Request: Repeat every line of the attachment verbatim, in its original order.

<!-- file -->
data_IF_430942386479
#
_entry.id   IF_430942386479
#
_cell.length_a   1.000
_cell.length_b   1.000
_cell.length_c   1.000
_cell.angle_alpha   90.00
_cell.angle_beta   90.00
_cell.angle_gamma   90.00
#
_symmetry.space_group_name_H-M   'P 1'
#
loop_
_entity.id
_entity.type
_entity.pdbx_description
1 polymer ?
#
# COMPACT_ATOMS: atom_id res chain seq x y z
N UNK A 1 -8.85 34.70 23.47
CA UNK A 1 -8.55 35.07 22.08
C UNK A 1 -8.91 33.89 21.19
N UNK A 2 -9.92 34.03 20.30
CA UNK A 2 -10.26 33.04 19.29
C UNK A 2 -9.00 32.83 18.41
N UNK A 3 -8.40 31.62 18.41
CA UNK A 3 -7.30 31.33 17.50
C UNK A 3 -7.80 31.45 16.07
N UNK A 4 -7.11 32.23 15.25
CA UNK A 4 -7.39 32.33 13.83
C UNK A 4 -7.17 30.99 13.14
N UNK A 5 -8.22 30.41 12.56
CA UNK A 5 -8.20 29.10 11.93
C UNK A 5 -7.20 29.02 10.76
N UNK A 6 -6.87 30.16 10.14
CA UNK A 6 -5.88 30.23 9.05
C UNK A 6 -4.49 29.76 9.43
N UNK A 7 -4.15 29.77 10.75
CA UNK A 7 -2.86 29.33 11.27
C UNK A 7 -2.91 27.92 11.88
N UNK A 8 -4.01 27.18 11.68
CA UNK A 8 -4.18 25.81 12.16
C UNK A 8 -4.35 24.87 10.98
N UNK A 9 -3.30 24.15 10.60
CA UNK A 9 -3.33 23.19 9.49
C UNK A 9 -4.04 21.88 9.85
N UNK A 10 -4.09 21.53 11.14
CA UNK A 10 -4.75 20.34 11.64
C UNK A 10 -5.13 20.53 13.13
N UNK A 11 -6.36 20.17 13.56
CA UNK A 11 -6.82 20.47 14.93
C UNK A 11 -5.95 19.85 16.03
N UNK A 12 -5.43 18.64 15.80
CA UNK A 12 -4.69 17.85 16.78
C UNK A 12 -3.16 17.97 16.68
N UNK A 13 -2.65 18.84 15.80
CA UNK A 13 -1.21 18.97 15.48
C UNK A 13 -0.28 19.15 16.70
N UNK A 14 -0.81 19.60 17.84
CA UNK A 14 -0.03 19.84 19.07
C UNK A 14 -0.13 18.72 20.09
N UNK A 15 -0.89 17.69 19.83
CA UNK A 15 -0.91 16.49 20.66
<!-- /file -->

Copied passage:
data_IF_430942386479
#
_entry.id   IF_430942386479
#
_cell.length_a   1.000
_cell.length_b   1.000
_cell.length_c   1.000
_cell.angle_alpha   90.00
_cell.angle_beta   90.00
_cell.angle_gamma   90.00
#
_symmetry.space_group_name_H-M   'P 1'
#
loop_
_entity.id
_entity.type
_entity.pdbx_description
1 polymer ?
#
# COMPACT_ATOMS: atom_id res chain seq x y z
N UNK A 1 -8.85 34.70 23.47
CA UNK A 1 -8.55 35.07 22.08
C UNK A 1 -8.91 33.89 21.19
N UNK A 2 -9.92 34.03 20.30
CA UNK A 2 -10.26 33.04 19.29
C UNK A 2 -9.00 32.83 18.41
N UNK A 3 -8.40 31.62 18.41
CA UNK A 3 -7.30 31.33 17.50
C UNK A 3 -7.80 31.45 16.07
N UNK A 4 -7.11 32.23 15.25
CA UNK A 4 -7.39 32.33 13.83
C UNK A 4 -7.17 30.99 13.14
N UNK A 5 -8.22 30.41 12.56
CA UNK A 5 -8.20 29.10 11.93
C UNK A 5 -7.20 29.02 10.76
N UNK A 6 -6.87 30.16 10.14
CA UNK A 6 -5.88 30.23 9.05
C UNK A 6 -4.49 29.76 9.43
N UNK A 7 -4.15 29.77 10.75
CA UNK A 7 -2.86 29.33 11.27
C UNK A 7 -2.91 27.92 11.88
N UNK A 8 -4.01 27.18 11.68
CA UNK A 8 -4.18 25.81 12.16
C UNK A 8 -4.35 24.87 10.98
N UNK A 9 -3.30 24.15 10.60
CA UNK A 9 -3.33 23.19 9.49
C UNK A 9 -4.04 21.88 9.85
N UNK A 10 -4.09 21.53 11.14
CA UNK A 10 -4.75 20.34 11.64
C UNK A 10 -5.13 20.53 13.13
N UNK A 11 -6.36 20.17 13.56
CA UNK A 11 -6.82 20.47 14.93
C UNK A 11 -5.95 19.85 16.03
N UNK A 12 -5.43 18.64 15.80
CA UNK A 12 -4.69 17.85 16.78
C UNK A 12 -3.16 17.97 16.68
N UNK A 13 -2.65 18.84 15.80
CA UNK A 13 -1.21 18.97 15.48
C UNK A 13 -0.28 19.15 16.70
N UNK A 14 -0.81 19.60 17.84
CA UNK A 14 -0.03 19.84 19.07
C UNK A 14 -0.13 18.72 20.09
N UNK A 15 -0.89 17.69 19.83
CA UNK A 15 -0.91 16.49 20.66